Update on the plans of the Chauncy Maples Malawi Trust (CMMT) to improve health care in villages on the shores of Lake Malawi.
1st June 2017
As you may be aware the Trustees of the CMMT were required by the Charity Commission to declare a ‘failed appeal’ when it became clear that the technical and financial problems with renovating the hull of the Chauncy Maples vessel and the associated commercial issues became insuperable.
The formal Charity Commission process to allow us to use the funds for our wider health objectives has taken much longer than we expected but I am pleased to say that we now have over £400,000 to improve health services in lakeside villages. Because the process has taken so long we have reduced our overheads to the bare minimum in order to preserve the funds – buying a few hours of accountancy or administrative time when necessary.
We have been seeking a partner with the capacity to put our aims into action and after considerable research and due diligence, we have established a partnership with EMMS International, an Edinburgh based charity (registered no SC032327), which has been in existence in various forms since 1841 and counted Dr Livingstone, who travelled extensively in the area of Lake Malawi, as one of its early members. EMMS International has strong links with Malawi and with organisations in Malawi which have proved themselves capable of managing health projects there.
So CMMT has decided to invest our funds in the Nyanja Project which EMMS has planned with our objectives in mind and which, over the next 18 months, will:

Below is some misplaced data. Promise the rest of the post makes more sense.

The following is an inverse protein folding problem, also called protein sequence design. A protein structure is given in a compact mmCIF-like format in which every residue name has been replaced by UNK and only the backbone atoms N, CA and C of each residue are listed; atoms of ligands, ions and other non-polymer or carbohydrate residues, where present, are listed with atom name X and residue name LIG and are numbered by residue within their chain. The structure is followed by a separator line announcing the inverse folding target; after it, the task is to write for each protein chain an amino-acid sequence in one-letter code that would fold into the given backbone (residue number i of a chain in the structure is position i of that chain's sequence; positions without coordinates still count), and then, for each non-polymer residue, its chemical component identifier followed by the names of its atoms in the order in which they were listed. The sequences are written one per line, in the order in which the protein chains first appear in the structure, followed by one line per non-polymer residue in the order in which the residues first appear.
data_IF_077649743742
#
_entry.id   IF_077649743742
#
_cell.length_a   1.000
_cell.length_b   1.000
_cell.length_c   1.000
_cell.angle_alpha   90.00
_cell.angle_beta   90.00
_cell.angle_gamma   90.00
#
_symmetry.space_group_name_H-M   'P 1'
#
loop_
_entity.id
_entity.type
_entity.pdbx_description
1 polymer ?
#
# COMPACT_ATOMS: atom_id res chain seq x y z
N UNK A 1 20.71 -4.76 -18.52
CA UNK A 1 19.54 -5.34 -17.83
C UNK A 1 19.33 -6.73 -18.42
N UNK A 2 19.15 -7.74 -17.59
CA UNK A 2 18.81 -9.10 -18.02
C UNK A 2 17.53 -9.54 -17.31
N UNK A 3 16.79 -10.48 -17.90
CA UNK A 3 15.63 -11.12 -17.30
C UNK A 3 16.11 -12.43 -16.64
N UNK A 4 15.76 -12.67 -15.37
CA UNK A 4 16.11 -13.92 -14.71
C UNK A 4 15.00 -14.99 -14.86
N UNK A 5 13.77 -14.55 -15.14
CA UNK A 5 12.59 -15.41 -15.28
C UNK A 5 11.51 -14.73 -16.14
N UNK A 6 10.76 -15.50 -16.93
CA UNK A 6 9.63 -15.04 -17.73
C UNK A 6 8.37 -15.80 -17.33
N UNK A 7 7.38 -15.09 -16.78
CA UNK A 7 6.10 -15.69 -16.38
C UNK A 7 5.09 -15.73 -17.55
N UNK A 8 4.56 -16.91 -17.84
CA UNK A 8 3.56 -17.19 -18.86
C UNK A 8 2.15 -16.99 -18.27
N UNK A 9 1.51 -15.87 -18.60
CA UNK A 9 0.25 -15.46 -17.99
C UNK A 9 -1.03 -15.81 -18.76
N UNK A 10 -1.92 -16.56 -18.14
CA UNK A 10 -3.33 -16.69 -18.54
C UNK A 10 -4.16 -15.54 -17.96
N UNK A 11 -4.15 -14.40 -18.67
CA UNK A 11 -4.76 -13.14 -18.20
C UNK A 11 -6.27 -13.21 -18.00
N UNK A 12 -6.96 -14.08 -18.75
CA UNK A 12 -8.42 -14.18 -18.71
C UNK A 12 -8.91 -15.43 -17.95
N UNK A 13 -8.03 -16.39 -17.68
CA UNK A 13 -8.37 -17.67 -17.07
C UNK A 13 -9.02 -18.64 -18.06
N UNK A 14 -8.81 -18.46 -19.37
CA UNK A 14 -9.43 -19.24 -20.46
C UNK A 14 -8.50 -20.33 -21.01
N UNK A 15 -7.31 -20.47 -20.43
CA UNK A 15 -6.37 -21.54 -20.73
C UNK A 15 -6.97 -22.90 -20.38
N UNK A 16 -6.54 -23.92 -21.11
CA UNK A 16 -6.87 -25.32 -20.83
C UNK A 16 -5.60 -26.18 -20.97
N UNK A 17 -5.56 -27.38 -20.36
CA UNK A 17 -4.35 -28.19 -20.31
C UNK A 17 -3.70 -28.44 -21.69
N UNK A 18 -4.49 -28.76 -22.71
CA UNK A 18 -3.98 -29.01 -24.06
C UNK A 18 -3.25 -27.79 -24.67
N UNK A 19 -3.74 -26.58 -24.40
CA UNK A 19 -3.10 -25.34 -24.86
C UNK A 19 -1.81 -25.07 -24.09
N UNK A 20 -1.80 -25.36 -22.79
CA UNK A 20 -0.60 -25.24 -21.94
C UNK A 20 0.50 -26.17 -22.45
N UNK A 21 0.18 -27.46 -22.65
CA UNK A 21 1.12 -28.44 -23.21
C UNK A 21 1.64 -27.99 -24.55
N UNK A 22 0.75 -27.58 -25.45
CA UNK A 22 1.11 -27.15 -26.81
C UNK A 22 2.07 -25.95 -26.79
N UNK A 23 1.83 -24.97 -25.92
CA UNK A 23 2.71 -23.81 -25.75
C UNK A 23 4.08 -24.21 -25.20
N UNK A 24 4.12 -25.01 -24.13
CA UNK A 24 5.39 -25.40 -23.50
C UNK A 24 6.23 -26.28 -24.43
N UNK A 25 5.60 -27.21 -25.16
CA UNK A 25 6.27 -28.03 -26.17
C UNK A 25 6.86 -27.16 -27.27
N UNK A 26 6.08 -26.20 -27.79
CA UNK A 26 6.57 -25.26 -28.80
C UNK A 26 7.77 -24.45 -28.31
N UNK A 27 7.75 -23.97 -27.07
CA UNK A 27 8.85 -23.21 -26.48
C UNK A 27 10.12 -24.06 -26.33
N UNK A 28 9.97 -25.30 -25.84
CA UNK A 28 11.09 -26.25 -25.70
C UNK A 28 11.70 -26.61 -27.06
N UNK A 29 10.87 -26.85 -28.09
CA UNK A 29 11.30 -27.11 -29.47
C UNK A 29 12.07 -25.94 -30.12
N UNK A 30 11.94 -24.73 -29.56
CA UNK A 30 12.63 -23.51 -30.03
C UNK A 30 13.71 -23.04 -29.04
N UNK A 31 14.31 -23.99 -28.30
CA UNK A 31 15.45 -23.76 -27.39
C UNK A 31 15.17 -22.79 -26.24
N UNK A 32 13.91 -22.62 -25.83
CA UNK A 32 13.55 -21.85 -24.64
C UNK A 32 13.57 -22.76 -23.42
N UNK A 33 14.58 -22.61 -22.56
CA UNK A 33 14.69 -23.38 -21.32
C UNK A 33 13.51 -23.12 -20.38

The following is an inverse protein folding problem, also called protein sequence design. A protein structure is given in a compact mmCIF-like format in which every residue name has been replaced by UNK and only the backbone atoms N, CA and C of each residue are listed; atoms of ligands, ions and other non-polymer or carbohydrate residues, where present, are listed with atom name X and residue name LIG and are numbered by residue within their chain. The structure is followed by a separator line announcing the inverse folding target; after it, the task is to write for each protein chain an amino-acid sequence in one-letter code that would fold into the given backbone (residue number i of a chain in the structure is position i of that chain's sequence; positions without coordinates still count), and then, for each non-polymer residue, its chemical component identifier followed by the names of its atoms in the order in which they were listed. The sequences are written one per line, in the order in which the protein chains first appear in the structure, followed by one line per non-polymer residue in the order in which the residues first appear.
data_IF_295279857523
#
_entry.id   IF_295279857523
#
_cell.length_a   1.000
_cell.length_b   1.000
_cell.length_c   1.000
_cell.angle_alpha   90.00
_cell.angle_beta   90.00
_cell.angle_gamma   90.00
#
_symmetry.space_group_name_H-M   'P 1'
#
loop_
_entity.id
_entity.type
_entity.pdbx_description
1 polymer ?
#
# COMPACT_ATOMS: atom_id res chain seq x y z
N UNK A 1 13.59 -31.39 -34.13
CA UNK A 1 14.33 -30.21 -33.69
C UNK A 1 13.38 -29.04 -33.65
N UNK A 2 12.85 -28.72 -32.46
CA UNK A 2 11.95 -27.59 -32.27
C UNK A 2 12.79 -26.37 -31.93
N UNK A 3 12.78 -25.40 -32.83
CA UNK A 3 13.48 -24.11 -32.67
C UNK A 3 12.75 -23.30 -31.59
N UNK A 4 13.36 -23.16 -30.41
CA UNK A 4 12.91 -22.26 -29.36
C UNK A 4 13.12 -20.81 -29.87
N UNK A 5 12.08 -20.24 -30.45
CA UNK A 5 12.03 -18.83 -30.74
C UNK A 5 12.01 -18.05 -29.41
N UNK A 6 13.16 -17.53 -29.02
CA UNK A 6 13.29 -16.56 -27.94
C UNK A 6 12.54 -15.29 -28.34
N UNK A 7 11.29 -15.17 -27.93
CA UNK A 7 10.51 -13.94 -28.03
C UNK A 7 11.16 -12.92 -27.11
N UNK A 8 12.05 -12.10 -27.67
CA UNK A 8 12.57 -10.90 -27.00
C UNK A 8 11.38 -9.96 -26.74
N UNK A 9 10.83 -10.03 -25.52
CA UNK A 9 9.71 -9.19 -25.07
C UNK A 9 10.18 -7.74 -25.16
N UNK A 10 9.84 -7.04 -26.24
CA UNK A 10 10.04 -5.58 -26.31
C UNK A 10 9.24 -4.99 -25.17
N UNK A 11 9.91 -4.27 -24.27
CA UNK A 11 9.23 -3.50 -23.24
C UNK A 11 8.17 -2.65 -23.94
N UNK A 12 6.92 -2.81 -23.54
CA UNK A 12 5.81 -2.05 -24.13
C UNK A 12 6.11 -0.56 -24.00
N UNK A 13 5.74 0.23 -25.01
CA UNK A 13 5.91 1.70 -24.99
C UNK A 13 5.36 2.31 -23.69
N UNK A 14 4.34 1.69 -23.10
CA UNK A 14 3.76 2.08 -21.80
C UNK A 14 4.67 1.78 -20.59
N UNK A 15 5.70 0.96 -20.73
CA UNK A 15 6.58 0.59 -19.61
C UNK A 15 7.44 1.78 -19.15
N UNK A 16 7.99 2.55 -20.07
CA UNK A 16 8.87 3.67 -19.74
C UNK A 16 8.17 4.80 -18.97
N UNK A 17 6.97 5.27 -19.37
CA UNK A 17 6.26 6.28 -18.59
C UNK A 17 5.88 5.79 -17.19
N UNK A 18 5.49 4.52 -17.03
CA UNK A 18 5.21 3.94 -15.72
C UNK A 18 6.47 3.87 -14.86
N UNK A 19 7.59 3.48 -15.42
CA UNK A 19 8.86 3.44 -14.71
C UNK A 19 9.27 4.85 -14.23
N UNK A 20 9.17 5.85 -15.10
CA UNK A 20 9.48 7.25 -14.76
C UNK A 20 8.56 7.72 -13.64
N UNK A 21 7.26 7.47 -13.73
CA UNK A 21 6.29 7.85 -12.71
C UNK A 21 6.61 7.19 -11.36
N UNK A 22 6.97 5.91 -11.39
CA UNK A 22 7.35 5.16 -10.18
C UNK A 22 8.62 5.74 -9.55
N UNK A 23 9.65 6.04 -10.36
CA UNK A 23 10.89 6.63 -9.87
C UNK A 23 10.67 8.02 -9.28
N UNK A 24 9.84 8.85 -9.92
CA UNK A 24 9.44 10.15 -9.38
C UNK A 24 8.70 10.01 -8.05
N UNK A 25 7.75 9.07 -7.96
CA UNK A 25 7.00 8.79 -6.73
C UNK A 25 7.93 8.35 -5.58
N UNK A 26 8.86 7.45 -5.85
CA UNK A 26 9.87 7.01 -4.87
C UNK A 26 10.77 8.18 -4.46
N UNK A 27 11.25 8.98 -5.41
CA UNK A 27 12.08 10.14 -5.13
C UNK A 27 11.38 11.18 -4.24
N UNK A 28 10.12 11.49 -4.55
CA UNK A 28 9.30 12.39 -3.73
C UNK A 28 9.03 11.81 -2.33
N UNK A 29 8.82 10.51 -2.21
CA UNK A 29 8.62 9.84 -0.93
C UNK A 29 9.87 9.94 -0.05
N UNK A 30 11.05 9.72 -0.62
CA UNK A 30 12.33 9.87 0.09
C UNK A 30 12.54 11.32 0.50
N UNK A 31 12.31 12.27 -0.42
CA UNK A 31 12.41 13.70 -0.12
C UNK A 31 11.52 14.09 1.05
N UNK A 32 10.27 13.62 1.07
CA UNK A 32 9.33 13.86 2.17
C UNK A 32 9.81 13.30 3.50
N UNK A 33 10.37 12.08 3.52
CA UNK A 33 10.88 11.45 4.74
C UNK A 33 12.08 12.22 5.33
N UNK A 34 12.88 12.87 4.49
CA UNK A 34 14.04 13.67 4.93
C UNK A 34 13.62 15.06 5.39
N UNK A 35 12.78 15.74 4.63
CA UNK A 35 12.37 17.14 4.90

- Provide 3 ambulances to improve access to hospital for patients living in lakeside villages in 3 north west Lake Malawi districts: Karonga, Rumphi and Nkhata Bay.
- Purchase an ambulance boat to shorten the present 3 hour boat journey for patients from the Tcharo area – particularly maternity patients.
- Renovate four health centres and a health post which are in poor condition: some, for example, have no running water and most need additional equipment.
- Support the training of 21 women from lakeside villages to become healthcare staff and return to their villages to improve clinic staffing levels.
These measures will improve health facilities for 50,000 people and access for 200,000 and we believe are an excellent alternative use of the remainder of the donated funds and in many ways meet the original health objectives of the charity.
The first step will be the purchase of ambulances and ambulance boat by August to be followed by the refurbishment of clinics and the recruitment of trainees. We will monitor the project to ensure the funds are used effectively and you will be able to follow progress on the EMMS website.
If you would like further information about EMMS please contact Tony Gaston, Head of Key Relationships, at email@example.com
Once we are confident that the ongoing elements of the project are well underway, we will make plans to wind up the Chauncy Maples Malawi Trust.
Meanwhile, you might also wish to be aware that we have also made a one-off donation of £10,000 to a charity called Ripple Africa for the renovation of another lakeside clinic. The new treatment room will provide better and extended facilities for a number of clinics including: vaccination and immunisation, nutrition support, counselling, contraception and chemotherapy.
We are grateful to all those who have supported us over the years. I am sure that you will share our relief that we have finally been able to have a positive impact on the health of some of Malawi’s most vulnerable lakeshore communities.
Chair of Trustees